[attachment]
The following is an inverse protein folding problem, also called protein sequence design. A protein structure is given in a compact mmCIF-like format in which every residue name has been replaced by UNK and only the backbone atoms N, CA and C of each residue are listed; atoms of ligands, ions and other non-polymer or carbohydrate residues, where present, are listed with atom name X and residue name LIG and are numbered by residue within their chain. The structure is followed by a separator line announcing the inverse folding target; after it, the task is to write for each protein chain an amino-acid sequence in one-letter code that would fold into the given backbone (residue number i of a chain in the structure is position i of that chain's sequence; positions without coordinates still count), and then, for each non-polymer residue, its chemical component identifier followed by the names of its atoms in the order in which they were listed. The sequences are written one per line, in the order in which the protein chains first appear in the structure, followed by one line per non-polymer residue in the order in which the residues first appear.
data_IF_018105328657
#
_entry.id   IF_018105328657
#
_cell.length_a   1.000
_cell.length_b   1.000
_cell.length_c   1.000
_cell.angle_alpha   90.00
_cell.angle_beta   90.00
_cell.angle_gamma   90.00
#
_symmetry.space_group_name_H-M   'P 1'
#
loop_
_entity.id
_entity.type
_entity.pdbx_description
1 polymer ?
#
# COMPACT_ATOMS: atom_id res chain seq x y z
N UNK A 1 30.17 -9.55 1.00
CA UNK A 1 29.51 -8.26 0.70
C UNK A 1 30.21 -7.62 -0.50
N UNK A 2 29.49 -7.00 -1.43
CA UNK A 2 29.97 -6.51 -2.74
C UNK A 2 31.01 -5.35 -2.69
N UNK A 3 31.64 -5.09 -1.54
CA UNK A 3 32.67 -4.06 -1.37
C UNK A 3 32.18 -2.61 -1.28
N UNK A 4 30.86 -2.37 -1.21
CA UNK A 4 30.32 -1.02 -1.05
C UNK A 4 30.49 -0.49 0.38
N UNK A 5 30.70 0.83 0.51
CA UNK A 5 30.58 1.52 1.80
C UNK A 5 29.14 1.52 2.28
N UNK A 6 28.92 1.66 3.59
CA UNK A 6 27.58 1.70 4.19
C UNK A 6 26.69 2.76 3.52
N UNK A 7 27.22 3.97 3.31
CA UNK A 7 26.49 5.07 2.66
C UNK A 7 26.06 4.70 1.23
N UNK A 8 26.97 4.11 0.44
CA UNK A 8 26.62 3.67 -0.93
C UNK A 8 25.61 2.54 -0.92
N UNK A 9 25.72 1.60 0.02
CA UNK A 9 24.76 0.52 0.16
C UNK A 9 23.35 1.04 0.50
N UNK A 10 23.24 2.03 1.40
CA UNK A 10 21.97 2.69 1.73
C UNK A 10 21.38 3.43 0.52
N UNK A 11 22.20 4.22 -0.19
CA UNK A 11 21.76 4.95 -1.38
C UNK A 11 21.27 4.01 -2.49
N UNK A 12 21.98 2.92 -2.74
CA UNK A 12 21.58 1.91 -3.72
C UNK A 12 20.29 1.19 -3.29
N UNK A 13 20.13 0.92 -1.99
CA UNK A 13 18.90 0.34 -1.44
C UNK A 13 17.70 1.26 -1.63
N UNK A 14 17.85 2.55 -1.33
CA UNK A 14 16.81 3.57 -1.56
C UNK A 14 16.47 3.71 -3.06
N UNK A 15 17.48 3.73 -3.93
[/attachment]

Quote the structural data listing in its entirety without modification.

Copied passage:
The following is an inverse protein folding problem, also called protein sequence design. A protein structure is given in a compact mmCIF-like format in which every residue name has been replaced by UNK and only the backbone atoms N, CA and C of each residue are listed; atoms of ligands, ions and other non-polymer or carbohydrate residues, where present, are listed with atom name X and residue name LIG and are numbered by residue within their chain. The structure is followed by a separator line announcing the inverse folding target; after it, the task is to write for each protein chain an amino-acid sequence in one-letter code that would fold into the given backbone (residue number i of a chain in the structure is position i of that chain's sequence; positions without coordinates still count), and then, for each non-polymer residue, its chemical component identifier followed by the names of its atoms in the order in which they were listed. The sequences are written one per line, in the order in which the protein chains first appear in the structure, followed by one line per non-polymer residue in the order in which the residues first appear.
data_IF_018105328657
#
_entry.id   IF_018105328657
#
_cell.length_a   1.000
_cell.length_b   1.000
_cell.length_c   1.000
_cell.angle_alpha   90.00
_cell.angle_beta   90.00
_cell.angle_gamma   90.00
#
_symmetry.space_group_name_H-M   'P 1'
#
loop_
_entity.id
_entity.type
_entity.pdbx_description
1 polymer ?
#
# COMPACT_ATOMS: atom_id res chain seq x y z
N UNK A 1 30.17 -9.55 1.00
CA UNK A 1 29.51 -8.26 0.70
C UNK A 1 30.21 -7.62 -0.50
N UNK A 2 29.49 -7.00 -1.43
CA UNK A 2 29.97 -6.51 -2.74
C UNK A 2 31.01 -5.35 -2.69
N UNK A 3 31.64 -5.09 -1.54
CA UNK A 3 32.67 -4.06 -1.37
C UNK A 3 32.18 -2.61 -1.28
N UNK A 4 30.86 -2.37 -1.21
CA UNK A 4 30.32 -1.02 -1.05
C UNK A 4 30.49 -0.49 0.38
N UNK A 5 30.70 0.83 0.51
CA UNK A 5 30.58 1.52 1.80
C UNK A 5 29.14 1.52 2.28
N UNK A 6 28.92 1.66 3.59
CA UNK A 6 27.58 1.70 4.19
C UNK A 6 26.69 2.76 3.52
N UNK A 7 27.22 3.97 3.31
CA UNK A 7 26.49 5.07 2.66
C UNK A 7 26.06 4.70 1.23
N UNK A 8 26.97 4.11 0.44
CA UNK A 8 26.62 3.67 -0.93
C UNK A 8 25.61 2.54 -0.92
N UNK A 9 25.72 1.60 0.02
CA UNK A 9 24.76 0.52 0.16
C UNK A 9 23.35 1.04 0.50
N UNK A 10 23.24 2.03 1.40
CA UNK A 10 21.97 2.69 1.73
C UNK A 10 21.38 3.43 0.52
N UNK A 11 22.20 4.22 -0.19
CA UNK A 11 21.76 4.95 -1.38
C UNK A 11 21.27 4.01 -2.49
N UNK A 12 21.98 2.92 -2.74
CA UNK A 12 21.58 1.91 -3.72
C UNK A 12 20.29 1.19 -3.29
N UNK A 13 20.13 0.92 -1.99
CA UNK A 13 18.90 0.34 -1.44
C UNK A 13 17.70 1.26 -1.63
N UNK A 14 17.85 2.55 -1.33
CA UNK A 14 16.81 3.57 -1.56
C UNK A 14 16.47 3.71 -3.06
N UNK A 15 17.48 3.73 -3.93